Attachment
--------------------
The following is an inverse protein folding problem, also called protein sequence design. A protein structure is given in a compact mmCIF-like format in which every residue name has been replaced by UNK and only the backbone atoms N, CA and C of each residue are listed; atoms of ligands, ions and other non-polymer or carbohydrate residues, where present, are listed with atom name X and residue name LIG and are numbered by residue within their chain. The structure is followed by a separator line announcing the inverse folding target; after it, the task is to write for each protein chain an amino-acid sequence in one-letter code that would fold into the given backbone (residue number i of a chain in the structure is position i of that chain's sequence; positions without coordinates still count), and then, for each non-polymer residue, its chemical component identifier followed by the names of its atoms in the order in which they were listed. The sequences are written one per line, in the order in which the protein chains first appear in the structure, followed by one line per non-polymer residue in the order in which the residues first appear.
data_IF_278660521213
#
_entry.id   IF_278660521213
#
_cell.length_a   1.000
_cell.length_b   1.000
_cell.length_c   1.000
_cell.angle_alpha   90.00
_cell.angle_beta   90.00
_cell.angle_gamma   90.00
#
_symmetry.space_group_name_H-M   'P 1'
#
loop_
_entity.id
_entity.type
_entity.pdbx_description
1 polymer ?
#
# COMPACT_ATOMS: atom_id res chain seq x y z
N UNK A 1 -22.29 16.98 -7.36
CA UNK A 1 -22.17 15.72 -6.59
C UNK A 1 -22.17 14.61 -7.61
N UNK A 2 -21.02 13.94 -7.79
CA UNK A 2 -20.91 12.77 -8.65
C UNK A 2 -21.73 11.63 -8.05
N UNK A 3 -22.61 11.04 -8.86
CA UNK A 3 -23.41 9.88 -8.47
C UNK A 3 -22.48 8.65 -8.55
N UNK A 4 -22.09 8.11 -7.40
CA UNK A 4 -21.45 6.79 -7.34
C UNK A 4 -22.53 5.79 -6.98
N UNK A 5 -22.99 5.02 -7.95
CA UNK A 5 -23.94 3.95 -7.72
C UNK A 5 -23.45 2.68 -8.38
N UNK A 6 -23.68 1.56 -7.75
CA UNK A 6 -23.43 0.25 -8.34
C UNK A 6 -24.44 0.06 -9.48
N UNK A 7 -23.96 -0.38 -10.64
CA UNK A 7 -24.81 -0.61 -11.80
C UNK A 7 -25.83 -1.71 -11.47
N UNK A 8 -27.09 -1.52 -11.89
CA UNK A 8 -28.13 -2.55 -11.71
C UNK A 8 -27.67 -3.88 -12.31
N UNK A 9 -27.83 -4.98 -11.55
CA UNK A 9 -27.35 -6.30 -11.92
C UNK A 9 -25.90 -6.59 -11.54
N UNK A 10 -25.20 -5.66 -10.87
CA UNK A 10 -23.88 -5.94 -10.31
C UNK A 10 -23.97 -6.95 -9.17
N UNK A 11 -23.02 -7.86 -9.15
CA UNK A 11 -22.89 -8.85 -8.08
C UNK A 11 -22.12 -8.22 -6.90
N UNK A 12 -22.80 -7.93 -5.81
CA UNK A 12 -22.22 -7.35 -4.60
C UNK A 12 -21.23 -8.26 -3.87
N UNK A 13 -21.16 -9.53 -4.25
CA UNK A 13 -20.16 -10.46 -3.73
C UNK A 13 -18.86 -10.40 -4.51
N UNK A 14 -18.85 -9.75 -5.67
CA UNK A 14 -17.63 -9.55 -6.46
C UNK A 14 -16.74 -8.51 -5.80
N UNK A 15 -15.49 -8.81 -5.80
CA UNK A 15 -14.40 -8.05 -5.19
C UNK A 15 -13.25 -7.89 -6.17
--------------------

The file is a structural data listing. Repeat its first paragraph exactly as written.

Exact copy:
The following is an inverse protein folding problem, also called protein sequence design. A protein structure is given in a compact mmCIF-like format in which every residue name has been replaced by UNK and only the backbone atoms N, CA and C of each residue are listed; atoms of ligands, ions and other non-polymer or carbohydrate residues, where present, are listed with atom name X and residue name LIG and are numbered by residue within their chain. The structure is followed by a separator line announcing the inverse folding target; after it, the task is to write for each protein chain an amino-acid sequence in one-letter code that would fold into the given backbone (residue number i of a chain in the structure is position i of that chain's sequence; positions without coordinates still count), and then, for each non-polymer residue, its chemical component identifier followed by the names of its atoms in the order in which they were listed. The sequences are written one per line, in the order in which the protein chains first appear in the structure, followed by one line per non-polymer residue in the order in which the residues first appear.